In a recent survey that was conducted to assess the condition of mangrove forests globally, it was found out that more than one in six species of mangroves were threatened ultimately making 11 out of the 70 mangrove species studied to be placed in the red list.
The reason quoted for their decline was coastal development, climate change, logging and agriculture.
“The potential loss of these species is a symptom of widespread destruction and exploitation of mangrove forests,” says Beth Polidoro, Research Associate of the GMSA at Old Dominion University and principal author of the study. “Mangroves form one of the most important tropical habitats that support many species, and their loss can affect marine and terrestrial biodiversity much more widely.”
Mangrove forests are an important part of the coastline. These not only form home to many varieties of fishes but also help in protecting coastal communities from damage caused by tsunami waves, storms and erosions.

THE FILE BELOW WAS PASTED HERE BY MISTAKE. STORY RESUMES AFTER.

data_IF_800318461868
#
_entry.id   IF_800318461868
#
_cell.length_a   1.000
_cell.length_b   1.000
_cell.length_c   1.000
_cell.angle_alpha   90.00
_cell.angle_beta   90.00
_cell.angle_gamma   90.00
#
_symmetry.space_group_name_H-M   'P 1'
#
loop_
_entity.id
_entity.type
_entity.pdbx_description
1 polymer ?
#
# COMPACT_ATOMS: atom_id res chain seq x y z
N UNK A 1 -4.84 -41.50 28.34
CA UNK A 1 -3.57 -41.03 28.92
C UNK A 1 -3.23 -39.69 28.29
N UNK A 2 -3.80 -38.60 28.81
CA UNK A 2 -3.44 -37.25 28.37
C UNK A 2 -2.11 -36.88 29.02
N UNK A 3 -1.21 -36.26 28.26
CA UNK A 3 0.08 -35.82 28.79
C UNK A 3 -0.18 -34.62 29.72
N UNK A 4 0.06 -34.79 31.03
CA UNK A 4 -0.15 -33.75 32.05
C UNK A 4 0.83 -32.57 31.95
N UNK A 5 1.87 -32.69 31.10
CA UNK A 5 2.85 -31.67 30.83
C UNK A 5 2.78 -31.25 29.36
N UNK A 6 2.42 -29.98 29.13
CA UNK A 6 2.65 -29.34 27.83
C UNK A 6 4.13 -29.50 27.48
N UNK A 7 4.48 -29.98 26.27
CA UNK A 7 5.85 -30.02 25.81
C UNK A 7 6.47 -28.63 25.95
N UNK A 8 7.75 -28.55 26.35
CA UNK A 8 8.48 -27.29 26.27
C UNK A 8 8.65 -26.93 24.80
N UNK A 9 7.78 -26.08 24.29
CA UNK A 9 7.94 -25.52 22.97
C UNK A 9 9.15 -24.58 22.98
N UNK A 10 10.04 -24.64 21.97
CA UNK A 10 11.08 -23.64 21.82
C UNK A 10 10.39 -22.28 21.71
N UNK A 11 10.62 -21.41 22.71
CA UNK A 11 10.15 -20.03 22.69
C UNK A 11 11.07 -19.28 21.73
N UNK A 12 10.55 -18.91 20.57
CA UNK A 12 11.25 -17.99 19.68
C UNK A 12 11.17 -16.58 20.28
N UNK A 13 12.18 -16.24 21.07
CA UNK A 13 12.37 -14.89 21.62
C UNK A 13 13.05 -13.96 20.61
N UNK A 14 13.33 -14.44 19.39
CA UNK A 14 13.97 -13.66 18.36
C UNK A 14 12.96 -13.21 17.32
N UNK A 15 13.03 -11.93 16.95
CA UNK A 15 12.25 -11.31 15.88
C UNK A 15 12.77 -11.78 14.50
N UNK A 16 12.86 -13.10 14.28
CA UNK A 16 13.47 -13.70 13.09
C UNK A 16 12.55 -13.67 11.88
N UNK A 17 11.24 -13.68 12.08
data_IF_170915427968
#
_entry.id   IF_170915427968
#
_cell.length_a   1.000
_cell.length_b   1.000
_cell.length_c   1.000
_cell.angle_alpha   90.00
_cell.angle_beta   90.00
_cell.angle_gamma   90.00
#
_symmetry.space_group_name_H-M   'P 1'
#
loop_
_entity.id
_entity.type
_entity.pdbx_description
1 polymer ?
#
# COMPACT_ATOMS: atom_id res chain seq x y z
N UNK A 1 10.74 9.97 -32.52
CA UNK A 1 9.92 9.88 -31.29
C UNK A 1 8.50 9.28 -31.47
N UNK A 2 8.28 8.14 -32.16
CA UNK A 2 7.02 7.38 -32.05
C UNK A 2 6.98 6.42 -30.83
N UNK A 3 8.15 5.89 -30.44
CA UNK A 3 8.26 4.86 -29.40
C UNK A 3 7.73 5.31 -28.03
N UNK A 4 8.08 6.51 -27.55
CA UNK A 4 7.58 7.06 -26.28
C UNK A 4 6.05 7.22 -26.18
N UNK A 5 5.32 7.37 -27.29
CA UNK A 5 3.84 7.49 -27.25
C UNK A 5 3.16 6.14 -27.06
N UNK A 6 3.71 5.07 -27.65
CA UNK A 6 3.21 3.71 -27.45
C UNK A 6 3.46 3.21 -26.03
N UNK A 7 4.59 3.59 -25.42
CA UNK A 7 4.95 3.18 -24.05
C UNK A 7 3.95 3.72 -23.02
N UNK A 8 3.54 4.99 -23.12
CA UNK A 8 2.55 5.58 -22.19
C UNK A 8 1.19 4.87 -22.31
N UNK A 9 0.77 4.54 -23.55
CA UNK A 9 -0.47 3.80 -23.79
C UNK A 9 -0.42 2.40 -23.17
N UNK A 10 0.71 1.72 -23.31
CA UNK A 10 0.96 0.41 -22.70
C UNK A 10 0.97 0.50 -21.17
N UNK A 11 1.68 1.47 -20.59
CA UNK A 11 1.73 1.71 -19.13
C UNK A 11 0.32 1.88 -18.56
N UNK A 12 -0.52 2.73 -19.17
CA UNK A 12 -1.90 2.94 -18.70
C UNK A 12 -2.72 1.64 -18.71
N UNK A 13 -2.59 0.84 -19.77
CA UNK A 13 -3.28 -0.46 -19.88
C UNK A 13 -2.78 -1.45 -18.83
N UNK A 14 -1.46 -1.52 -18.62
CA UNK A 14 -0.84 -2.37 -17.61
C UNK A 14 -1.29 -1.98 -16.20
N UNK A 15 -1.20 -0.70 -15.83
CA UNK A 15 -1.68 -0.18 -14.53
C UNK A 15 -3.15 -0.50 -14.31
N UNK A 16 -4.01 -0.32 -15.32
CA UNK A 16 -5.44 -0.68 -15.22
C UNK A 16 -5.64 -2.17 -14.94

Another important benefit of the mangroves is the way they can seize carbon from the atmosphere, forming source for nutrients and also helping other marine vegetations like sea grass weeds and coral reefs to survive.
What India should be concerned about is that one of the species of mangrove mentioned in the list called Sonneratia griffithii has been assigned a critically endangered status. Over the past 60 years 80 percent of the mangrove has been lost due to unplanned coastal development.
As Greg Stone, Senior Vice President of Marine Programmes at Conservation International warns, “The loss of mangroves will have devastating economic and environmental consequences. These ecosystems are not only a vital component in efforts to fight climate change, but they also protect some of the world’s most vulnerable people from extreme weather and provide them with a source of food and income.”
Flickr photo by brightsea